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Behind the closed doors: Your first sneak peek at hoops in action

Before each season, the basketball team usually holds a closed-door scrimmage against another school to get some live action against someone other than themselves. This year, that scrimmage took place against Montana in Spokane on Friday night. Details in mainstream media outlets have been light, because per NCAA rules, no media are allowed to attend.

That didn't stop us, however, from getting in touch with someone who was in attendance who was willing to share with us what he* saw transpire against the Griz.

* She? You'll never know! However, going with the generic male reference is just simpler, so we'll stick with that.

It's fantastic stuff from a guy who knows his hoops, and ought to give you a sense of what you'll see out of this team when it tips off for its exhibition game on Monday -- especially in how the team might look a lot different than what we've grown accustomed to over the past six years. Here's what he had to say.

First off, he said Klay Thompson and Nikola Koprivica didn't play. He didn't say why, but thought he heard someone say they were sick. So, any further analysis about style or pace of play has be interpreted in that context.

On offensive tempo: "The first thing you have to take into account is that Klay wasn't playing. They started two young guys, one of which was John Allen, and he was terrible. I mean, average at best. [he the other starter at guard was Marcus Capers, which would make sense]. Once Reggie Moore came in for (Allen), the tempo picked up a lot. That's one of the things Moore will change for the Cougs. He can push the tempo in a controlled fashion."

On whether the Cougs pushed the ball only at opportunity, or pushed with a purpose: "When Reggie got in, it was push with a purpose. When the other kid was in, they didn't push it at all. So I guess that gets back to my original point that with the right personnel in the game, they will want to push, and I think they can push."

On defensive style: "I saw a lot of pack, mostly just standard man to man. They didn't really have a call for it. They just ran it. [Meaning, it was their default, base defense.] Heels to the line, make you shoot over the top. They did do a little more trying to at least contest entry passes and wing passes versus just letting the opponent have it as in years past. They weren't in full denial, as they would still contest shots with their heels at 3-point line.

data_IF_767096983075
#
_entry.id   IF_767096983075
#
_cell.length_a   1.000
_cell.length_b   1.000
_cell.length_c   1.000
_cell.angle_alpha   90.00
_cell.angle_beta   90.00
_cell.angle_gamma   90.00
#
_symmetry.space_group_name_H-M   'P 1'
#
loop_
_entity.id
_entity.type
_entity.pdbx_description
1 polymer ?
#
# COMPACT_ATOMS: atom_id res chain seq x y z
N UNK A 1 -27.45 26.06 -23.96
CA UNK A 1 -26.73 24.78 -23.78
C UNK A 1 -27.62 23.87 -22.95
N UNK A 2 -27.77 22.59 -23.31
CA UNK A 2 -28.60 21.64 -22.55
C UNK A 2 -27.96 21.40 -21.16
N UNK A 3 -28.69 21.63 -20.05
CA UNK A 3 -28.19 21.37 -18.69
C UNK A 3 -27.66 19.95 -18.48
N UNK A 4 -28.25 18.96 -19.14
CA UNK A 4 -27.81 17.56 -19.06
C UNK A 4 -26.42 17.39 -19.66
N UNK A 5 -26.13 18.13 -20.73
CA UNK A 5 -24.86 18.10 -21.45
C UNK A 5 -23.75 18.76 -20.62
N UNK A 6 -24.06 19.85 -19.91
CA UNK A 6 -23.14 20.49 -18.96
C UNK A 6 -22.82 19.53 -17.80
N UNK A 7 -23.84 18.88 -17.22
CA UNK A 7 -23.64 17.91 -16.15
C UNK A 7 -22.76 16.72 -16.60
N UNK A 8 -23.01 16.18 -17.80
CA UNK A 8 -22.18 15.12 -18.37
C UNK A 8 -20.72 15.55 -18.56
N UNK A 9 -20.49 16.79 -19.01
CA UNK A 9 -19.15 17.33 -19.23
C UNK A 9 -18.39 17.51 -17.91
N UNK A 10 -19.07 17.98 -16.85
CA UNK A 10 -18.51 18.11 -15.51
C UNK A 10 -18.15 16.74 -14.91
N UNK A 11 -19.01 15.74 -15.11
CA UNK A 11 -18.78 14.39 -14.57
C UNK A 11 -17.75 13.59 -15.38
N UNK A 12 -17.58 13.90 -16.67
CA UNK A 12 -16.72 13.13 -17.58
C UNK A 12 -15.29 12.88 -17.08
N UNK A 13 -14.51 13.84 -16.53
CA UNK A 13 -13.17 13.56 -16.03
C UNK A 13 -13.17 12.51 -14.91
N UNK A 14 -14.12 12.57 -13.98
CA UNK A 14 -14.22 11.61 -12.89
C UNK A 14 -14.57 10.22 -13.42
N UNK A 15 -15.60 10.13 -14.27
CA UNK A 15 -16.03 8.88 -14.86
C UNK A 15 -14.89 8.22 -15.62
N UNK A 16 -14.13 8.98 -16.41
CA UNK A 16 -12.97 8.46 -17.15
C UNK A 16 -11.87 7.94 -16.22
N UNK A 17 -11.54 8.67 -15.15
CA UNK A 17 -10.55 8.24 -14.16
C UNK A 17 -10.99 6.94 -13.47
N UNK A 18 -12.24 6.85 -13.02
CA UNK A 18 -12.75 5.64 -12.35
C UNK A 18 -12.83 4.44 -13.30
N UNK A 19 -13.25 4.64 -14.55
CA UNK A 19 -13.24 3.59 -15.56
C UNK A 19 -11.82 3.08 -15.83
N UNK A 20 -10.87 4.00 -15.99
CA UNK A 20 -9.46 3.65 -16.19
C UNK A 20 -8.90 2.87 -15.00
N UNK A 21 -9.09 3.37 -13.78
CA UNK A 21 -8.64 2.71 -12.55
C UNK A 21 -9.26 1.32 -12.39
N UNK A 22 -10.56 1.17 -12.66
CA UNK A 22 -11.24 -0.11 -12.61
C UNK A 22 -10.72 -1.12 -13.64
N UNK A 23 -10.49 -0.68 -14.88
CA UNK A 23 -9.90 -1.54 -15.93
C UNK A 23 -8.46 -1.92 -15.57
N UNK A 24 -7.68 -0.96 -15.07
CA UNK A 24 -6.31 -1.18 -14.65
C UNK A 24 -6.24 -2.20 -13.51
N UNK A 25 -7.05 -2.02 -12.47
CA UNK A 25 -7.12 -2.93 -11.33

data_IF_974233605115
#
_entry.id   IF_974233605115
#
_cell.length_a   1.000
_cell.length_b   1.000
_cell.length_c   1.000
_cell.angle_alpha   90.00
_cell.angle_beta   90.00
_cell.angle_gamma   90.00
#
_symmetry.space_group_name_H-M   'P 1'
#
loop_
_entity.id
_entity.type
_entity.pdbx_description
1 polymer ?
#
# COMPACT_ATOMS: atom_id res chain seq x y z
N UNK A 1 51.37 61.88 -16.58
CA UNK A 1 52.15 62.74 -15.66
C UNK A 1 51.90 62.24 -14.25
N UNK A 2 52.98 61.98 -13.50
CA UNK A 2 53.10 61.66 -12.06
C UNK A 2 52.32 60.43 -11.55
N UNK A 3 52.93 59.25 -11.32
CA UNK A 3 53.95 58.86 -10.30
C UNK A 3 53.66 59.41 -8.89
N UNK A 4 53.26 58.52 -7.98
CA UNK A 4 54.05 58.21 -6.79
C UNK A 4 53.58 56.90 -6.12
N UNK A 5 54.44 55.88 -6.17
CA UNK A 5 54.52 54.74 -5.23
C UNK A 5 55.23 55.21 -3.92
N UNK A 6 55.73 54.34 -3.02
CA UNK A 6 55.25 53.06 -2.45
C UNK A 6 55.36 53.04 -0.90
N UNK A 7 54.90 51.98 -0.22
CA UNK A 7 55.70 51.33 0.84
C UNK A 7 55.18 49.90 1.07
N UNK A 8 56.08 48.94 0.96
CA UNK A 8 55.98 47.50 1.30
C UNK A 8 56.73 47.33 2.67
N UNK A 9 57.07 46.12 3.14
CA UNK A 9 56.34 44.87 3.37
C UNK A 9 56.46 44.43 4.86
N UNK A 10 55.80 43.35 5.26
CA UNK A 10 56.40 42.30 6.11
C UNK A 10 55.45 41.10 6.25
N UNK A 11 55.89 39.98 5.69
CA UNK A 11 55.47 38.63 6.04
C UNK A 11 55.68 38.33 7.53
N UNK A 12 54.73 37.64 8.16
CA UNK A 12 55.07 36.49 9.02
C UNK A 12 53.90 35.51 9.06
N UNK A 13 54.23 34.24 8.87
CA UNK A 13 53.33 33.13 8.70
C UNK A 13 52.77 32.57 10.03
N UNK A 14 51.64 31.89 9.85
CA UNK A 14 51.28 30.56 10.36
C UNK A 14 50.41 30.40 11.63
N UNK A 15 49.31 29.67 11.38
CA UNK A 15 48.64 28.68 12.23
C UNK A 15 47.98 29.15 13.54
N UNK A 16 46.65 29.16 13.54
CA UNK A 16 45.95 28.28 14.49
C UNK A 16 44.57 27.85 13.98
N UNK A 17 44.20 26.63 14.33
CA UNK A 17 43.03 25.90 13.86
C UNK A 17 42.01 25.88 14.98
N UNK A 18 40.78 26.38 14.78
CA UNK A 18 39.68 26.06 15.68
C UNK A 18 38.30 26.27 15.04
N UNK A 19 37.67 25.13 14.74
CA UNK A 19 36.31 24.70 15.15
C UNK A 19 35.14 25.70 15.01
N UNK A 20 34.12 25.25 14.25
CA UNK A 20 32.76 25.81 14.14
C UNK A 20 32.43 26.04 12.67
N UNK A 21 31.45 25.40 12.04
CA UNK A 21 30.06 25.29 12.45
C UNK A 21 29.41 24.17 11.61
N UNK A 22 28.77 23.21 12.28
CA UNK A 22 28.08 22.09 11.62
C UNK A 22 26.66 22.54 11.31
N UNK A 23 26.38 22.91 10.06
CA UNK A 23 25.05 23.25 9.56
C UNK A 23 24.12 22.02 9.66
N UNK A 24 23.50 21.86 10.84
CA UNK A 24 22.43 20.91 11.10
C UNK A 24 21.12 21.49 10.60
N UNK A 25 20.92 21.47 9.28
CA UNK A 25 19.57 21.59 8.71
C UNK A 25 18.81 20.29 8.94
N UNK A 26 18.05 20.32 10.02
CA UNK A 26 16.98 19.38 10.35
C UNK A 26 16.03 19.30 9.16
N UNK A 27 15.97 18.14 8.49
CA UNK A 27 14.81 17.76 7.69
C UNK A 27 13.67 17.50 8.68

On mixing it up defensively: "I'd say about 10 to 15 percent of the time picked it up at three-quarter court. That seemed to be a little more of a tactical thing than a style-of-play kind of thing. Montana has a point guard [Anthony Johnson] who is real good, and they were trying to get the ball out his hands. ...

"The one thing I did notice is that they doubled the post every time it went in. Montana had a height advantage; not an athletic height advantage, but just a height advantage. It came right away, every time, and it was called from the bench, but I think his call was more to remind people that they needed to zone up on the back side than being the actual double team call."

On DeAngelo Casto: "He is huge. He's added 10-15 pounds of muscle since I saw him last. While he's yet to add the 15-foot jumper to his game, he's improved around the rim and can score without dunking. He scored six of the first eight points of the scrimmage. He seems to have really improved his touch around the basket to the point where he doesn't have to dunk everything."

On the new guys: "I was impressed with Reggie Moore and Brock Motum."

On Moore: "Moore handled the opposing guards well on both ends. He was able to penetrate at times even when everybody knew he was going to go to the rim. He was definitely the only guy I saw who could do that for the Cougs. I can see Casto getting some monster dunks this year off of Moore's drives. ...